Central Asia’s Past as Perpetual Prologue

The Ferghana valley is beautiful, even where it is not fertile. Where it is fertile, the jagged skyline is clear and the ground beneath a comforting wash of bright color.

It is also where the next Central Asian war is likely to happen.

Gunfire erupted on January 11 in southern Kyrgyzstan’s Batken Province, which surrounds Tajikistan’s village of Vorukh. That statement only makes sense because Vorukh is not unique; like a handful of other enclaves, Soviet whimsy and brutal control shifted the borders of these states somewhat frequently, so that when the Soviet Union broke up, many former Soviet Republics found themselves the owners of and targets of claims of others’ territory.

As most of these states are ruled by former Soviet strongmen or their less-intelligent but cannier successors, there has been no democratic common ground on which to resolve these disputes; instead, in typical Soviet fashion, extensive conferences are held in which the participants do not agree on first principles and any agreements are ignored as soon as they are signed.

Yet the history of the whole valley and immediate area shows why only a brutal empire like the Soviets, or the Tamurids, or the Mongols, can rule here. Over the last thousand years and more, this vital staging-point on the Silk Road has shifted hands countless times, sometimes peacefully and sometimes at sword-point. The small fertile areas in the valley are where farming and grazing happen, and here at the roof of the Earth, those two activities constitute a large part of the daily economy.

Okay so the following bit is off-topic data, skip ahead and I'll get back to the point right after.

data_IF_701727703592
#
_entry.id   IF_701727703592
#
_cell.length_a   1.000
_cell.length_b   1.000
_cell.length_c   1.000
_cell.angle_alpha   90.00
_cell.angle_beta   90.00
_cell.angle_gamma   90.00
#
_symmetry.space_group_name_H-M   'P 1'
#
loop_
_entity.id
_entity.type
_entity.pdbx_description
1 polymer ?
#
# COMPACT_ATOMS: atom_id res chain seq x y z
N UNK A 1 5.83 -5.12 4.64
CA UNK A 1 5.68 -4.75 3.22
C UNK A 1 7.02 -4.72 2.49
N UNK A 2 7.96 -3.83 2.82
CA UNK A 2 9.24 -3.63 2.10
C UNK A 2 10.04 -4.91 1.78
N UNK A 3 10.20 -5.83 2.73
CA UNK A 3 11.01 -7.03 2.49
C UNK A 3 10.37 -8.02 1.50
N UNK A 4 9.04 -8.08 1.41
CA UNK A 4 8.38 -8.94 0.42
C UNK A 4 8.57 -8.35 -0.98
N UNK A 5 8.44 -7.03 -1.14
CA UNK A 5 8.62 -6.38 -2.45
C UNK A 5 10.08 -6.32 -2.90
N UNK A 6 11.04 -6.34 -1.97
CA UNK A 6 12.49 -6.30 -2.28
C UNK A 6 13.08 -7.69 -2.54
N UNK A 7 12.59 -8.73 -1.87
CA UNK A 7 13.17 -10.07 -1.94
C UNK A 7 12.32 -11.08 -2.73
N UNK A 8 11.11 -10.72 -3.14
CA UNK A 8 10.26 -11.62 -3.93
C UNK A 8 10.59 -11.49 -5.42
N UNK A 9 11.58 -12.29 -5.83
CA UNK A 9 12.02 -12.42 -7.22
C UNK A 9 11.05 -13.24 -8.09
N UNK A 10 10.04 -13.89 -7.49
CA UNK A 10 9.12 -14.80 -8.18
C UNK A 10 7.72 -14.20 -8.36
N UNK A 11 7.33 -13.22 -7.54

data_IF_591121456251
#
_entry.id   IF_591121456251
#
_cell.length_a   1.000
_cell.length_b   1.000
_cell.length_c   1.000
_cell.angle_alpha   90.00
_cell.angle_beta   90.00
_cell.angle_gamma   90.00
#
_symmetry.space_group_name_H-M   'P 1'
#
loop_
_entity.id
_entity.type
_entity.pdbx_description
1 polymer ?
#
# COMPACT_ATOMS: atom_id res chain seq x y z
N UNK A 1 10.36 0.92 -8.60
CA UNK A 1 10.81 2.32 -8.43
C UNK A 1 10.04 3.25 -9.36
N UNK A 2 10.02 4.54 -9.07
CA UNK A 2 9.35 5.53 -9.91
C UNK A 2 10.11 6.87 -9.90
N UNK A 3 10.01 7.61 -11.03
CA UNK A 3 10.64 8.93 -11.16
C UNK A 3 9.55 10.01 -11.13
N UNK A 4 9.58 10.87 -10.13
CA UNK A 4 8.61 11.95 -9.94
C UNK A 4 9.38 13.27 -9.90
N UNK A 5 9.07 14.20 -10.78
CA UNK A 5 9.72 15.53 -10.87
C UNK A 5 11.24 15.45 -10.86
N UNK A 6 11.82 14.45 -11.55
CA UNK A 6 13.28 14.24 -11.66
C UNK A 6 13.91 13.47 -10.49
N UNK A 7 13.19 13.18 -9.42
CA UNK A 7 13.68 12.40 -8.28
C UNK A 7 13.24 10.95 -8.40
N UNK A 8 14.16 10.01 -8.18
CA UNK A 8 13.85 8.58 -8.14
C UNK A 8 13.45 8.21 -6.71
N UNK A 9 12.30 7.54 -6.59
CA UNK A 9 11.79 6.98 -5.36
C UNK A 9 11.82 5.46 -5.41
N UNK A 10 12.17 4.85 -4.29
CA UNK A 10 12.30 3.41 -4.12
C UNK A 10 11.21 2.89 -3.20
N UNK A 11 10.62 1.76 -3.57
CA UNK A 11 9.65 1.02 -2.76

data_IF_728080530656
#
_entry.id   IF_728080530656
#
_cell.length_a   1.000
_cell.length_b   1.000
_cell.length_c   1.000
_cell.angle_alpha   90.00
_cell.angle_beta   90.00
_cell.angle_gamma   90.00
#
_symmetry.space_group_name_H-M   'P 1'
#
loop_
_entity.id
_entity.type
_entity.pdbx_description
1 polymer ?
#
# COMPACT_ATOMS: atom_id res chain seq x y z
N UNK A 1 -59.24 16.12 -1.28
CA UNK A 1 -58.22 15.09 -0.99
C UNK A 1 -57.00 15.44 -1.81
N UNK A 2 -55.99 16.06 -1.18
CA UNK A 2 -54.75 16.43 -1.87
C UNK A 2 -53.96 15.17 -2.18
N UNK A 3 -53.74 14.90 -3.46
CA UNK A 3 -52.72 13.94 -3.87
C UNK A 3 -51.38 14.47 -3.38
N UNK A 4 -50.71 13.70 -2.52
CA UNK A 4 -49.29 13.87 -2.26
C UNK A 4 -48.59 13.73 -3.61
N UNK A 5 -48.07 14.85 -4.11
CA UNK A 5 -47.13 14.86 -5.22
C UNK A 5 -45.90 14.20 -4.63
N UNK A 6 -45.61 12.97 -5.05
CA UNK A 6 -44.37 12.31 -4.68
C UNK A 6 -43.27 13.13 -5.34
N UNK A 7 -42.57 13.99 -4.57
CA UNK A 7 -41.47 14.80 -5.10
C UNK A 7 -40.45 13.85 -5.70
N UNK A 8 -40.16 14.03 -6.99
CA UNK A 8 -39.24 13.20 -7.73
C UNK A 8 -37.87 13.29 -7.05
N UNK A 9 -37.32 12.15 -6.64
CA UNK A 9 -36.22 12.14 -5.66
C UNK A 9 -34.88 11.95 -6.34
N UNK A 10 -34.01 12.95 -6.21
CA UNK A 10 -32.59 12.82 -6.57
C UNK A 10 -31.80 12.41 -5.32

That in turn means that everyone — Kyrgyzstan, Uzbekistan, Tajikistan, possibly Timur himself — want a piece of the valley and have legitimate and highly contested claims to it. There is no mechanism to resolve this dispute, and so the security forces are on constant high alert. If it sounds like a bad international affairs thriller novel, that’s only because we are so long divorced from blood and soil fights that we forget how these work.

No one here has, and so yet another tragedy of the Soviet era looks ready to open up again, part of an endless series of conflicts none of the region’s rulers have wanted to end, or have been capable of ending.

Image Copyright Wikimedia Commons